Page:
David came home yesterday
in a furious rage
rather piqued that in doing something to a computer in the mayoral office, he had discovered that the Mayor (who is not an elected member of the council but a figurehead functionary, wearing chains and opening children's centres (if there were any new children's centres to open)) has both a secretary and a PA and not one, not two, but three mace-bearers. To be fair, the deputy mace-bearers double up as chauffeurs, but there's only one mayoral car (bought, not through the preferred procurement company, but from one of the Mayor's mates), so only one deputy mace-bearer-cum chauffeur can drive at a time. I suppose the other one stays in the office polishing the reserve mace. Anyway, D was disgusted that this nonsense is going on when his colleagues, front and backline are being let go. But that's the Tories, I pointed out. The rules do not apply to those in the upper echelon as they do to the plebs on the ground. That's their raison d'etre
. I feel surprised that anyone is surprised that Cameron et al want to roll back the state - that's what conservatism is. They're called Conservatives because they did not want, do not want, liberal progression or change to the class system. They want "the maintenance of traditional institutions and supports, at the most, minimal and gradual change in societ
y", i.e. the land-owning gentry keep the money and power, a few peons make it though to the middle class, if lucky. This is why there are no right wing utopias in literature
. I understand when Mitford or Waugh* regret the passing of the land-owning aristocracy being "naturally" in charge of society because they see the value in people being close to the land ruling it, but they don't mention in their world view what people outside of their social circle would do (other than horny-handed toil). I can't pretend left wing politics aren't also self-seeking (e.g. post-war unions wanting to keep women out of the workplace to protect their (male) members' pay and conditions) but at least the tenets of socialism are of equality, not one rule for the ruling class, different rules for the lower orders. I suppose a right wing utopia is where everyone knows his or her place: a dystopia for most people.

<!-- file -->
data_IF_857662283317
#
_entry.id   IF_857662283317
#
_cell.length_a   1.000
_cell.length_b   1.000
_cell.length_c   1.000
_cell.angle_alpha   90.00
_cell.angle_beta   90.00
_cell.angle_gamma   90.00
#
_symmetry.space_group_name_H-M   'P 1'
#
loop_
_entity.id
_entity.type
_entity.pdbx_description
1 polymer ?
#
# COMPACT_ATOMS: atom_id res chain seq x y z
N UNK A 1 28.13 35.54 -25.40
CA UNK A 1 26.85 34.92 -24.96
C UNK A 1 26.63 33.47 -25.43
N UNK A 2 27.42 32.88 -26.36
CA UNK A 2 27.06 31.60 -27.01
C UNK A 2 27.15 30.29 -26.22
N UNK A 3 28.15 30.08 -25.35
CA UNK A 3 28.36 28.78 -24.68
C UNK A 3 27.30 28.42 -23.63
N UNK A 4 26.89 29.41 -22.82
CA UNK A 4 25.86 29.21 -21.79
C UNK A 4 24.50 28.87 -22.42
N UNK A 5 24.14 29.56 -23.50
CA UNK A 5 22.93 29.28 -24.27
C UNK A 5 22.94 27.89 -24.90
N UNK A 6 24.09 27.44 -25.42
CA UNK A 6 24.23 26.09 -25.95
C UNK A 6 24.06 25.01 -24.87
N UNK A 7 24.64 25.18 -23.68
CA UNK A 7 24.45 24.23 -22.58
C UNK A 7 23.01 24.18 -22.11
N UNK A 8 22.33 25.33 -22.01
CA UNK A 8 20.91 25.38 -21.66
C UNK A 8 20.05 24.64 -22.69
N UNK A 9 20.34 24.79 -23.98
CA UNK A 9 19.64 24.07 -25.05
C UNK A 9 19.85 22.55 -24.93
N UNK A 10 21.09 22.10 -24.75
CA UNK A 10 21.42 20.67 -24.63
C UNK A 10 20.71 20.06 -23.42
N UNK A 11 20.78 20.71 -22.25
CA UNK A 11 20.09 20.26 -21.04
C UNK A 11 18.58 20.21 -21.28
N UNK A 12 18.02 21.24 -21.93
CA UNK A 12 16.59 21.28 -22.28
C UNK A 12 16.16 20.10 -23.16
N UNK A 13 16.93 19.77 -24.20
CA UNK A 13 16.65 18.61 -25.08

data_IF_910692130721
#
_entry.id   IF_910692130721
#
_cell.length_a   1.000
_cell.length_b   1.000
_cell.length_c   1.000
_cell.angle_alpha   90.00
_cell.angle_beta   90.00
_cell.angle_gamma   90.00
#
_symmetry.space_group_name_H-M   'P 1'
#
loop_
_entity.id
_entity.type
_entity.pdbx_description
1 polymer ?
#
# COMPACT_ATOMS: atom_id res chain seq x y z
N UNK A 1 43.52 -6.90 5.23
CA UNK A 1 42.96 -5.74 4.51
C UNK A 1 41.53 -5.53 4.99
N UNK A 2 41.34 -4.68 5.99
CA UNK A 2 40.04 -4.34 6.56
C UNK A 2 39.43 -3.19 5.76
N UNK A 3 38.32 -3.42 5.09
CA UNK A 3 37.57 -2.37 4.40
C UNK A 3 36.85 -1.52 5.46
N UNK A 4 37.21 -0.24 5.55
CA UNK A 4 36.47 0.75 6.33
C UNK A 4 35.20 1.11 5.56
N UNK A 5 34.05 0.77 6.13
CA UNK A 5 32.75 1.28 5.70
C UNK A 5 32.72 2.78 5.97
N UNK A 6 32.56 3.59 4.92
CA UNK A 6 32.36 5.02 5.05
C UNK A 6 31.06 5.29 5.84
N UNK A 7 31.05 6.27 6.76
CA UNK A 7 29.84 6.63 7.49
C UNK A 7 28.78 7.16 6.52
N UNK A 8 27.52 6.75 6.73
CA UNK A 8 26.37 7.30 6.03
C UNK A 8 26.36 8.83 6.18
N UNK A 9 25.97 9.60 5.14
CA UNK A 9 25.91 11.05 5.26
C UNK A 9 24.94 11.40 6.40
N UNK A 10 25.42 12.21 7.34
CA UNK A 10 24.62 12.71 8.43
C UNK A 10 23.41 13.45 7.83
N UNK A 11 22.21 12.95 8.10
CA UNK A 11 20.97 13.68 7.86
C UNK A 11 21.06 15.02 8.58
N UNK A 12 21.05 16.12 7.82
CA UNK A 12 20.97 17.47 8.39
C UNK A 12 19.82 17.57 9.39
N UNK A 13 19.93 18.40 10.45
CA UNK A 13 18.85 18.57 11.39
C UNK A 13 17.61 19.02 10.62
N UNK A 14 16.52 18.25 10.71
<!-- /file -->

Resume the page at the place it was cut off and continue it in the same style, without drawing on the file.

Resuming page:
Sometimes, I wonder if I should befriend a Tory to find out what they think and why they think it. I mean a Conservative who has properly thought about things and come to conclusion about how they want the world to be. Not the Daily Mail racists, or the privileged private-schooled people who don't understand how the other
90% live or the ones who change their views with the wind (New Labourites now Cameron's kids) but a proper card-carrying Conservative. I did used to know one, back in the 90s. I thought his Damascene moment of moving from the world of investment banking to fundraising for a homeless charity had come after he was half-blinded in a car-crash, and I think he was employed because of his contacts at Deloitte and Touche, but as I remember he didn't really raise much money and was then sacked after he left his wife in Huntingdon, ran off with a stationer from Kingston and went on long term sick, failing to send in notes from his doctor. Perhaps he was just fed up of garden parties 'round at John and Norma's. Anyway, I'm not saying that you have to be a Tory to leave both your wife and a charity in the lurch,
but it helps
but I didn't feel for him the revulsion I do for most Tories, perhaps because this was 1996/7, just as the New Labour project was coming to fruition and I felt slightly sorry for him. I suspect his utopian vision would be that the financial sector is lightly regulated but philanthropic, giving money to the charitable sector so that the dispossessed are helped by the rich, the rich feel good, and everyone's happy. Ironically, whilst working for this organisation, I came to the conclusion that charity is bunk - rattling tins and irregular contributions from the private sector do not house or settle people nor support them into work or education; at the time, the organisation was funded by local and central government, doing the work that government didn't want to do.
* the Mitfords could trace their lineage back to the Normans, i.e. land-grabbers. Waugh was a middle class Londoner with aristo-envy.